"We're not doing the wall," House Speaker Nancy Pelosi told reporters Thursday night. "Does anybody have any doubt that we're not doing the wall?" (J. Scott Applewhite/AP)
Updated at 3:25 p.m. ET
President Trump and congressional leaders met at the White House on Friday in what House Speaker Nancy Pelosi called a "lengthy and sometimes contentious" session and in which the president threatened to keep the government shut down for months or years.
And at the end, the two sides seemed no closer to resolving their standoff over funding a border wall that has forced a partial government shutdown now hitting the two-week mark, with the possibility of lasting much longer.
Senate Minority Leader Chuck Schumer, D-N.Y., said Trump said he would "keep the government closed for a very long period of time — months or even years."
Addressing reporters later, Trump confirmed his threat. "Absolutely I said that," adding, "I don't think it will" last that long, "but I'm prepared."
He also maintained that the two sides had a "very, very productive meeting" and that "I think we've come a long, long way."
Vice President Mike Pence said he, White House adviser Jared Kushner and Homeland Security Secretary Kirstjen Nielsen would meet with congressional staffers over the weekend.
"This is national security," Trump said in a sometimes rambling news conference in the Rose Garden on Friday. "We're not playing games — we have to do it."
Trump remains dug in on his refusal to sign any funding bill that does not include $5 billion for a wall on the U.S.-Mexico border. Democrats remain insistent they will not provide the votes to give him that funding.
The president threatened that he could use emergency powers to bypass Congress to build the wall. "We could call a national emergency and build it very quickly," Trump said, but added that "if we can do it through a negotiated process, that's better."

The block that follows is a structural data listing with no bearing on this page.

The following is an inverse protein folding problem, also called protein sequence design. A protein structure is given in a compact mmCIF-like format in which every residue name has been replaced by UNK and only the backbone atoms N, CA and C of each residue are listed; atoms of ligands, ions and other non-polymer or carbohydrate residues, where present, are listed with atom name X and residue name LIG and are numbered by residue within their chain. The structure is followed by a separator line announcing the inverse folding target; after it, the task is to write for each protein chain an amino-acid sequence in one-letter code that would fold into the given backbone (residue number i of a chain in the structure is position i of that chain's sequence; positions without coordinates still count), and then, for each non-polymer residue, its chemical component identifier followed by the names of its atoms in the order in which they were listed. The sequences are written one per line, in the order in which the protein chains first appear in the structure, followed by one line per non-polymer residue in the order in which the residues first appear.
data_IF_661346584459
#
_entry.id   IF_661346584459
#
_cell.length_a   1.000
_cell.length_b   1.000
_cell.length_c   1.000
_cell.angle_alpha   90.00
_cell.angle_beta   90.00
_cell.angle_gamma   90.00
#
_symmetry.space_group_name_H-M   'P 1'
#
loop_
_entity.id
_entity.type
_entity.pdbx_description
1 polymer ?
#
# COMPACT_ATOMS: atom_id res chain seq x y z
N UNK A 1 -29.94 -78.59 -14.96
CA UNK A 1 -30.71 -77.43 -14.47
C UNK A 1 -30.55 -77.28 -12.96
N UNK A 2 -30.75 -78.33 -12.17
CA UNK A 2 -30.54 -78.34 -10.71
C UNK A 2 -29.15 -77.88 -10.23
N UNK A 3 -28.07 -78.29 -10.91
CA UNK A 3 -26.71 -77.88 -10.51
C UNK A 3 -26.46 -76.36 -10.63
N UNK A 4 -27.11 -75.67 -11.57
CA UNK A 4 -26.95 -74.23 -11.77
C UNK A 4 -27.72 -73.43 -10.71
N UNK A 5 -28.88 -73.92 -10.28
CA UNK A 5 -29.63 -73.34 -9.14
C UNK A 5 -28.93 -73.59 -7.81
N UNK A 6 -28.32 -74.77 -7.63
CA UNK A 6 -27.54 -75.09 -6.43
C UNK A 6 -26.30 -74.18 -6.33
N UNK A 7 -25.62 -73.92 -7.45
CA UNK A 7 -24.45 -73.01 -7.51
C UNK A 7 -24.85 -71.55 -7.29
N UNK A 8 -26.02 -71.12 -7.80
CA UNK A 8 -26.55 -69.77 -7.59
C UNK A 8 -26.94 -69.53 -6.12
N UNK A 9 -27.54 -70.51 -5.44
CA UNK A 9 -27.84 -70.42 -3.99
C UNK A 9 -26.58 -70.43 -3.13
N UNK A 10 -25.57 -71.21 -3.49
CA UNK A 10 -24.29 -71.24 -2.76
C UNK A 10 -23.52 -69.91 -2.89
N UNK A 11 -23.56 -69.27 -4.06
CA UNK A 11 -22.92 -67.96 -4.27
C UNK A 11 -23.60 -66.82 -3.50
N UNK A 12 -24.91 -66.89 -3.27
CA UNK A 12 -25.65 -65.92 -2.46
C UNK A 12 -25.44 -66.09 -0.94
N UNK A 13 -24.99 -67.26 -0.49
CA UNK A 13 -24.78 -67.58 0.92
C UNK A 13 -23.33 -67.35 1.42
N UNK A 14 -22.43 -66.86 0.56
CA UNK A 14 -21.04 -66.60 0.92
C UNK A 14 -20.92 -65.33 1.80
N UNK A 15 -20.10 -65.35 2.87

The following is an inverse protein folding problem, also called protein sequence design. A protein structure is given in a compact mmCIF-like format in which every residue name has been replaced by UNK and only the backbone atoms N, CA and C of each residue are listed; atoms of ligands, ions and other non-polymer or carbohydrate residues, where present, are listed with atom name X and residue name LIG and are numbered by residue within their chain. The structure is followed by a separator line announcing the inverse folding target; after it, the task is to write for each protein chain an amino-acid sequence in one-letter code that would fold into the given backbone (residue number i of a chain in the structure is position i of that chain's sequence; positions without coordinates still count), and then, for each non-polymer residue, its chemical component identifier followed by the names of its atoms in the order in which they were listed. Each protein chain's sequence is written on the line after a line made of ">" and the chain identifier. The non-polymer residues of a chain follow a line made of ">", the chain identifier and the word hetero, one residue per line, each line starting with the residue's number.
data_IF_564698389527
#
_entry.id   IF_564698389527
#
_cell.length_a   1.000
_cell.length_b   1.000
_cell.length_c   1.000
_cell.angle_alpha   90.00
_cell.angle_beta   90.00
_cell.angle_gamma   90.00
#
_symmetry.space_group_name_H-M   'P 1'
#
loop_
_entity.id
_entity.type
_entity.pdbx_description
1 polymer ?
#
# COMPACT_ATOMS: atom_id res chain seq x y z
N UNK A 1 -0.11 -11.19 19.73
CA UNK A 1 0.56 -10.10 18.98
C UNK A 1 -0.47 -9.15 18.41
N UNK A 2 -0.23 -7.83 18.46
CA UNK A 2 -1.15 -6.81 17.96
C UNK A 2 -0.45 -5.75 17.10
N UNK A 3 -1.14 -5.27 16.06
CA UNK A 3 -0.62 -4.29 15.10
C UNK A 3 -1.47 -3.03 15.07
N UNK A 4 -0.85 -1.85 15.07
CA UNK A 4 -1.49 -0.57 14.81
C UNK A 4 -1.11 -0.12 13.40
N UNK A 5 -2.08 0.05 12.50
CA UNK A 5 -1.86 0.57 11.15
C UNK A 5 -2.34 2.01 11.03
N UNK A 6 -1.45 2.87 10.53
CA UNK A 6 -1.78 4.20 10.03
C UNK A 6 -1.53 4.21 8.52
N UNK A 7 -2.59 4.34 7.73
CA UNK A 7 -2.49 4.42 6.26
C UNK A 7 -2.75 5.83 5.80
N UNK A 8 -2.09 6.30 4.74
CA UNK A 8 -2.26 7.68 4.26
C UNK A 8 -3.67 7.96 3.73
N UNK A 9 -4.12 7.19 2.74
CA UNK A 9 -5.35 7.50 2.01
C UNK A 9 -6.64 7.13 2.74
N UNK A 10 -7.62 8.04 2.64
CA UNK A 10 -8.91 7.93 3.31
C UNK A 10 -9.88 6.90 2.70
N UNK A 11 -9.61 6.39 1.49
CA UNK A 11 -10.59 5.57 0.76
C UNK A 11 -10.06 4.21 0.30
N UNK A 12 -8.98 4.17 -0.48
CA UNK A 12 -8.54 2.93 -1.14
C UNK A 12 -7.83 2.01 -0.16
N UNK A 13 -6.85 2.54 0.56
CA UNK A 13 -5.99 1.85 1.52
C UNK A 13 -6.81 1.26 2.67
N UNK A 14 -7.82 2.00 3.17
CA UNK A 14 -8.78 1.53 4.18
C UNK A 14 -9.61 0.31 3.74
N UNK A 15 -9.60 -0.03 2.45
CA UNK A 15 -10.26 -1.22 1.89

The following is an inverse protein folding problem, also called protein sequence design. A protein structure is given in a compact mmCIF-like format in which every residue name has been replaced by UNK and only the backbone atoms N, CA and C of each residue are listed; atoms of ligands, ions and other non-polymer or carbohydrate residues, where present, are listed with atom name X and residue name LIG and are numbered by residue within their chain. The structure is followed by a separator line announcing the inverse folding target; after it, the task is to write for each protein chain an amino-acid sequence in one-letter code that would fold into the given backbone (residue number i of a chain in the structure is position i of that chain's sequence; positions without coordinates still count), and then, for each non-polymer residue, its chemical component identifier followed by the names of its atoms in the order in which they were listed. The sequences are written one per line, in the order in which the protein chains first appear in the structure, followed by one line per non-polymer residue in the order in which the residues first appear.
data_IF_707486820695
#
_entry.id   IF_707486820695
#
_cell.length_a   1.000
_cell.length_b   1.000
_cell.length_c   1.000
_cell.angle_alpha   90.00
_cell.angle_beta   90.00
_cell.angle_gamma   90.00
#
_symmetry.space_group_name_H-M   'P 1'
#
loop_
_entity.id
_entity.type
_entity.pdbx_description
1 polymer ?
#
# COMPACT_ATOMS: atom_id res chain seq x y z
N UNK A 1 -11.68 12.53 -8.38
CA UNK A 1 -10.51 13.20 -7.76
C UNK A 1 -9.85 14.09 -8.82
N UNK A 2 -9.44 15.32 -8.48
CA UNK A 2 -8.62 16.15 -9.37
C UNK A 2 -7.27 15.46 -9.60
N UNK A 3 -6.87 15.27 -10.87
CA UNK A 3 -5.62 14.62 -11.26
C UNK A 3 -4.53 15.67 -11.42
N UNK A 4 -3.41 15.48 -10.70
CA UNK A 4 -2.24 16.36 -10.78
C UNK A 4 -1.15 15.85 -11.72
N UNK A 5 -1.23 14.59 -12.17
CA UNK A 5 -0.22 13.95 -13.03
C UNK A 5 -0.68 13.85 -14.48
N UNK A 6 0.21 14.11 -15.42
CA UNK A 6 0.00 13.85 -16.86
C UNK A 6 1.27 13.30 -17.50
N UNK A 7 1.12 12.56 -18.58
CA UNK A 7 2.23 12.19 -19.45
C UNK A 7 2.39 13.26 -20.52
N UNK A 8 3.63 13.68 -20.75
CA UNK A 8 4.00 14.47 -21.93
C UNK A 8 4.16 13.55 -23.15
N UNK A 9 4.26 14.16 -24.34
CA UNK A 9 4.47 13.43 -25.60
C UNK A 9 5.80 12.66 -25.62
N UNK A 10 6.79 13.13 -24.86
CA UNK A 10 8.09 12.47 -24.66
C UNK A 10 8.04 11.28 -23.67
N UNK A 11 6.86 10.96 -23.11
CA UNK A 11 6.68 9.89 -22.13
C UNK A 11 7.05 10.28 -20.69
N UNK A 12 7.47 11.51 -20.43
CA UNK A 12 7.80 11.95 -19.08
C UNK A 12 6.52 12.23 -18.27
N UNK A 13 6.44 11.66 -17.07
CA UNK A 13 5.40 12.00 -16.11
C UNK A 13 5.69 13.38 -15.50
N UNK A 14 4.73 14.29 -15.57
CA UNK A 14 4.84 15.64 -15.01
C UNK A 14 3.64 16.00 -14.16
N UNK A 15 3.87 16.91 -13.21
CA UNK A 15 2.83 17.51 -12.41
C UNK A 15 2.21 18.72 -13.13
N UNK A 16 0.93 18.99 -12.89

Trump ruled out reopening other parts of the government while the two sides negotiate over the wall, saying he didn't want to do it piecemeal.
He was asked about the impact of the shutdown on the 800,000 federal workers who are furloughed or working without pay during the shutdown. "This has a higher purpose than next week's pay," he said, and that many of those affected "are the biggest fans," of his insistence on the wall.
Several Cabinet members and the vice president are scheduled to receive pay raises of up to $10,000 annually under previous legislation. Trump said he "may consider" asking his Cabinet to forgo those raises for now.
Pelosi said Friday, "We really cannot resolve this until we open up government, and we made that very clear to the president." On Thursday night, she said, "We're not doing the wall. Does anybody have any doubt that we're not doing the wall?"
Shortly after, Pence told Fox News, "I think the president's made it very clear: no wall, no deal."
Democrats took control of the House of Representatives this week and elected Pelosi to a post she first held from 2007 to 2011. In one of the first acts of the new Congress, the House passed a short-term bill funding the Department of Homeland Security for about a month and a measure providing money for every other federal department or agency currently without funding through the rest of the fiscal year, which goes through September.
The Homeland Security bill does not include Trump's border wall demands. It passed on a 239-192 vote, with five House Republicans backing it. The broader bill passed 241-190, with seven GOP members voting for it.
Pelosi has framed the measures as a "Republican" solution to the impasse, because they mirror the spending bill the GOP-controlled Senate unanimously passed and sent to the House last month, before Trump reversed course and insisted any funding bill include wall money. Trump has issued a veto threat for the two bills. Senate Majority Leader Mitch McConnell, R-Ky., has said the Senate will not consider them, because he wants to call a vote only on a funding measure Trump would sign.
Friday morning's White House meeting included Pelosi and the rest of the so-called Big 8: the top two leaders from all four House and Senate caucuses. Congressional leaders met with Trump on Wednesday, but also left with little sign of progress.
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